The loss of a crucial piece of evidence proved fatal for the Crown’s case against Curtis Vey and Angela Nicholson.

At the start of their retrial Monday morning, Justice Catherine Dawson ruled that a recording of the pair plotting to kill their spouses was inadmissible.

Since the Crown presented no additional evidence, Dawson acquitted them.

“Our role is to proceed only when we think there’s a likelihood of conviction. In this case, without the recording, I didn’t believe we had that,” Crown Prosecutor Lori O’Connor said.

Vey and Nicholson were convicted of conspiring to commit murder in 2016. A key piece of evidence in that conviction was a secret iPod recording of the two discussing the plan to kill Vey’s wife in a house fire and Nicholson’s husband by drugging him and making him disappear. A retrial was ordered last August.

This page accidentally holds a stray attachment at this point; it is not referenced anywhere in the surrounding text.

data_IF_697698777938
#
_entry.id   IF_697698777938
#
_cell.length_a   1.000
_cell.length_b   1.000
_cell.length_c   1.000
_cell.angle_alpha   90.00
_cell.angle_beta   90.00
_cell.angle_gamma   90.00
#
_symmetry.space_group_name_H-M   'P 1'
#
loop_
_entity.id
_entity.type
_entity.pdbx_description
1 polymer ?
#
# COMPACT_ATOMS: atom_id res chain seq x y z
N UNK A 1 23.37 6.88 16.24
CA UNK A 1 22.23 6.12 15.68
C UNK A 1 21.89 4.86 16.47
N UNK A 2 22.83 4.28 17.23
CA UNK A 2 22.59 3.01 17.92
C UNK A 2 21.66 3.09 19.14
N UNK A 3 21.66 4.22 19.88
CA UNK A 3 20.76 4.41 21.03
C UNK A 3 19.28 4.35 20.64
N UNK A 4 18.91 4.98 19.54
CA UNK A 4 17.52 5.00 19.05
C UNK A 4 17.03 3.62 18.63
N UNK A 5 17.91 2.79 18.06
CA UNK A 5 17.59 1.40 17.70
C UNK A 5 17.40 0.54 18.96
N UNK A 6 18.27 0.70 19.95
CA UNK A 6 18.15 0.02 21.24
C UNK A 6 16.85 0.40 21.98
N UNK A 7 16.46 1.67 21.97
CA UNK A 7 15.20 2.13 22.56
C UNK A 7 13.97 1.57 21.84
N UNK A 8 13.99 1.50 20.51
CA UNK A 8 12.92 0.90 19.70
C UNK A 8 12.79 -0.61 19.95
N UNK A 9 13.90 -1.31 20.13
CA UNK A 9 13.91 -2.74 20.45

Nicholson and her lawyer hugged as Dawson gave her not guilty judgement.

Defense lawyer Ron Piche said police should have known better than to use the recording without the proper warrants.

“[The judge’s] decision is not to punish the police, but her decision is again to respect the rule of law and our constitutional rights. And that’s what the decision did today.”

Brigette Vey, Curtis Vey’s ex-wife, said on her way out of court that she is “at peace that it’s finally over and everyone can go on with their lives.”

The Crown can still appeal the decision on the recording.